Where Good Ideas Come From: The Seven Patterns of Innovation (Anglais) Broché – 29 septembre 2011
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Table of Contents
I. - THE ADJACENT POSSIBLE
II. - LIQUID NETWORKS
III. - THE SLOW HUNCH
IV. - SERENDIPITY
V. - ERROR
VI. - EXAPTATION
VII. - PLATFORMS
Notes and Further Reading
ALSO BY STEVEN JOHNSON
How New Technology Transforms the Way We Create and Communicate
The Connected Lives of Ants, Brains, Cities, and Software
Mind Wide Open:
Your Brain and the Neuroscience of Everyday Life
Everything Bad Is Good for You:
How Today’s Popular Culture Is Actually Making Us Smarter
The Ghost Map:
The Story of London’s Most Terrifying Epidemic—and How
It Changed Science, Cities, and the Modern World
The Invention of Air:
A Story of Science, Faith, Revolution, and the Birth of America
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Graphs, Maps, Trees: Abstract Models for a Literary History. Verso, 2007. Copyright
© Franco Moretti 2007. All rights reserved. Reproduced by permission.
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Johnson, Steven, date.
Where good ideas come from : the natural history of innovation / Steven Johnson.
eISBN : 978-1-101-44420-7
1. Creative thinking. I. Title.
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REEF, CITY, WEB
The forms of things unknown, the poet’s pen
Turns them to shapes and gives to airy nothing
A local habitation and a name.
April 4, 1836. Over the eastern expanse of the Indian Ocean, the reliable northeast winds of monsoon season have begun to give way to the serene days of summer. On the Keeling Islands, two small atolls composed of twenty-seven coral islands six hundred miles west of Sumatra, the emerald waters are invitingly placid and warm, their hue enhanced by the brilliant white sand of disintegrated coral. On one stretch of shore usually guarded by stronger surf, the water is so calm that Charles Darwin wades out, under the vast blue sky of the tropics, to the edge of the live coral reef that rings the island.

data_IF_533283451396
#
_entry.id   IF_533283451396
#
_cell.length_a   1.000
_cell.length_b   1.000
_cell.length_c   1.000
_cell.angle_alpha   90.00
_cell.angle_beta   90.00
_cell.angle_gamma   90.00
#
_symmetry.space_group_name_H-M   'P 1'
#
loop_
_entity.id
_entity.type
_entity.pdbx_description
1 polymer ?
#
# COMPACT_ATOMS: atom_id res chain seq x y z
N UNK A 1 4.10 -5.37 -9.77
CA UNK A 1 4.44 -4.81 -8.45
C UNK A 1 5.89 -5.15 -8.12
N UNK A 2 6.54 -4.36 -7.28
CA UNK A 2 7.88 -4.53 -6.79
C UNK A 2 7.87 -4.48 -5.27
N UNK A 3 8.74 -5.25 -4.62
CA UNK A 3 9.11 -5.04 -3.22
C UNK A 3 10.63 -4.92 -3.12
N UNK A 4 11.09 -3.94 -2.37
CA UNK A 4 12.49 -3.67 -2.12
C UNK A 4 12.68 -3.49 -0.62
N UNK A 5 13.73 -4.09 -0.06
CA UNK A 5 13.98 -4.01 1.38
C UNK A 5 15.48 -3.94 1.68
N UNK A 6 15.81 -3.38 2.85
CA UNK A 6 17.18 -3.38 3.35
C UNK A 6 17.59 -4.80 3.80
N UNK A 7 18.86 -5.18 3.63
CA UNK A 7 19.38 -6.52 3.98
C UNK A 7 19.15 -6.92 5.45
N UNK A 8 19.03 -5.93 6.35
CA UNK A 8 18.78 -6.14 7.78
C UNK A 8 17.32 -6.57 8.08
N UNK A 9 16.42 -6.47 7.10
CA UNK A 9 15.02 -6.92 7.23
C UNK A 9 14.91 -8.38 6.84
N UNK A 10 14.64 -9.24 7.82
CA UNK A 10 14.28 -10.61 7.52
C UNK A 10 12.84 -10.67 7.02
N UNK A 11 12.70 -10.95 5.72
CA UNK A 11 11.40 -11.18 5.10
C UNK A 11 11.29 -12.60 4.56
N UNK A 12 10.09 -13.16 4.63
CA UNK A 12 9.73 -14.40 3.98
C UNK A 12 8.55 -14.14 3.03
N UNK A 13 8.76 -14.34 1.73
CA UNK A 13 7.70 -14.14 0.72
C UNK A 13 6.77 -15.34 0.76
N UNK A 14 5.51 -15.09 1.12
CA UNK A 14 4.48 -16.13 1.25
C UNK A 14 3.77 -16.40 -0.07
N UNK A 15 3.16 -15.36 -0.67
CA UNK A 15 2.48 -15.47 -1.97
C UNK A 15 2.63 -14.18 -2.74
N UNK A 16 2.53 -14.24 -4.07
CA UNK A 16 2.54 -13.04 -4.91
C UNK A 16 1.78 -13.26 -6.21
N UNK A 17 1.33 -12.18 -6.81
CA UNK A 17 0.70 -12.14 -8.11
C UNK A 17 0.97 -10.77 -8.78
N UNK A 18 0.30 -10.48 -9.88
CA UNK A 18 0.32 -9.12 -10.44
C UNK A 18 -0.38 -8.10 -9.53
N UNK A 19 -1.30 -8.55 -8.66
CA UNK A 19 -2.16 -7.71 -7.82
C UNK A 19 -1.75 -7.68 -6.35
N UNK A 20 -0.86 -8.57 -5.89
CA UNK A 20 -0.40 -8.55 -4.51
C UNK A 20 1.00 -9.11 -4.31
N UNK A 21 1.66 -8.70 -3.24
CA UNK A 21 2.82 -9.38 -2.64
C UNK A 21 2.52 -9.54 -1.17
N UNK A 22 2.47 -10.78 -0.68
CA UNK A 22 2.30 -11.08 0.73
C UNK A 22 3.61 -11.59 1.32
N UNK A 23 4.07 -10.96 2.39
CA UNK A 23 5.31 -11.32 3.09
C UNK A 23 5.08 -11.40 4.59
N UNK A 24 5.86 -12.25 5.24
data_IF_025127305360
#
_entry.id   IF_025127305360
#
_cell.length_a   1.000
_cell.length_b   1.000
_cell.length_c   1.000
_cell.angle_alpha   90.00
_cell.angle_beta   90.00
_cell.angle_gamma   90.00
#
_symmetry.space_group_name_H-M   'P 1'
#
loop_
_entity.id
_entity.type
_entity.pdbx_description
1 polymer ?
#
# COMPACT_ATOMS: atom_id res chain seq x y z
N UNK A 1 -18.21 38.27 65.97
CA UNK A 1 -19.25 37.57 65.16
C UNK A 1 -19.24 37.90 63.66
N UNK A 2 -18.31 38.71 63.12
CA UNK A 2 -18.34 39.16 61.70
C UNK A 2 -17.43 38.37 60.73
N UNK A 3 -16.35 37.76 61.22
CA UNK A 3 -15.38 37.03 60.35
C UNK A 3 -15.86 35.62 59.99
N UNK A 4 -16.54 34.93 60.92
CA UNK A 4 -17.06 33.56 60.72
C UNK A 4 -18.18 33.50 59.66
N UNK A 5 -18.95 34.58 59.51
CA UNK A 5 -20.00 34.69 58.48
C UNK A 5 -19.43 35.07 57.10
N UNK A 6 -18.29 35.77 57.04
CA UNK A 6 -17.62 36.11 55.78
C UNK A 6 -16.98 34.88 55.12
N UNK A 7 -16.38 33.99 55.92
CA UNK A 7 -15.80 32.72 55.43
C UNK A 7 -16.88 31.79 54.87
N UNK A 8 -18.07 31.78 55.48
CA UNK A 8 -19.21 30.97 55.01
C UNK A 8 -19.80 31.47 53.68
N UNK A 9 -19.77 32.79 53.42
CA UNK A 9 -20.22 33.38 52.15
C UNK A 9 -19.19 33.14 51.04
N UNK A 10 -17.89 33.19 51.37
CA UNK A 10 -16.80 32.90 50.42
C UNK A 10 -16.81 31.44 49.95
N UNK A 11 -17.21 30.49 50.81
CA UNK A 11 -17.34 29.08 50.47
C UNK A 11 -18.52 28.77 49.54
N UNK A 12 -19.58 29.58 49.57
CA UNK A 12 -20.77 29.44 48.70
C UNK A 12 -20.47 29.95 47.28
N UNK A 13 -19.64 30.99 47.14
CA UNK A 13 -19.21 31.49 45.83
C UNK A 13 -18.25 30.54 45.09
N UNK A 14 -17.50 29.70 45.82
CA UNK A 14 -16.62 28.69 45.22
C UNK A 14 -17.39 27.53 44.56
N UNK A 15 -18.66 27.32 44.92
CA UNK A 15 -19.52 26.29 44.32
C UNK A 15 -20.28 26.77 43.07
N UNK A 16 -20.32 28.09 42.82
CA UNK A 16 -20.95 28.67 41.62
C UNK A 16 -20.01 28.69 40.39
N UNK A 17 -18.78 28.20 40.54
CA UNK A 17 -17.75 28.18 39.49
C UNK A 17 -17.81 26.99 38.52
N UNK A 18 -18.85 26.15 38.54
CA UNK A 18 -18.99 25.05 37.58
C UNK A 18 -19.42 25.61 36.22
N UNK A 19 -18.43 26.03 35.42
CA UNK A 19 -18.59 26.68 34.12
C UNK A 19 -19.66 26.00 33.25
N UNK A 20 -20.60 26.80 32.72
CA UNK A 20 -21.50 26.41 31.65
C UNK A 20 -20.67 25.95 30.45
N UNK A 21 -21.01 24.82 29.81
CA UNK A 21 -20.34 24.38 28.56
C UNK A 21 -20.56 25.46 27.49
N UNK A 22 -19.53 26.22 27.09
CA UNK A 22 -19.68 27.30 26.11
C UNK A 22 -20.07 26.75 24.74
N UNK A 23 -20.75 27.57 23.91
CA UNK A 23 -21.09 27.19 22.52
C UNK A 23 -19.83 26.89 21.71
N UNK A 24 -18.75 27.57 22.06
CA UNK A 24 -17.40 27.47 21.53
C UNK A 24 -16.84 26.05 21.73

For hours he stands and paddles among the crowded pageantry of the reef. Twenty-seven years old, seven thousand miles from London, Darwin is on the precipice, standing on an underwater peak ascending over an unfathomable sea. He is on the edge of an idea about the forces that built that peak, an idea that will prove to be the first great scientific insight of his career. And he has just begun exploring another hunch, still hazy and unformed, that will eventually lead to the intellectual summit of the nineteenth century.
Around him, the crowds of the coral ecosystem dart and shimmer. The sheer variety dazzles: butterflyfish, damselfish, parrotfish, Napoleon fish, angelfish; golden anthias feeding on plankton above the cauliflower blooms of the coral; the spikes and tentacles of sea urchins and anemones. The tableau delights Darwin’s eye, but already his mind is reaching behind the surface display to a more profound mystery. In his account of the Beagle’s voyage, published four years later, Darwin would write: “It is excusable to grow enthusiastic over the infinite numbers of organic beings with which the sea of the tropics, so prodigal of life, teems; yet I must confess I think those naturalists who have described, in well-known words, the submarine grottoes decked with a thousand beauties, have indulged in rather exuberant language.”
What lingers in the back of Darwin’s mind, in the days and weeks to come, is not the beauty of the submarine grotto but rather the “infinite numbers” of organic beings. On land, the flora and fauna of the Keeling Islands are paltry at best. Among the plants, there is little but “cocoa-nut” trees, lichen, and weeds. “The list of land animals,” he writes, “is even poorer than that of the plants”: a handful of lizards, almost no true land birds, and those recent immigrants from European ships, rats. “The island has no domestic quadruped excepting the pig,” Darwin notes with disdain.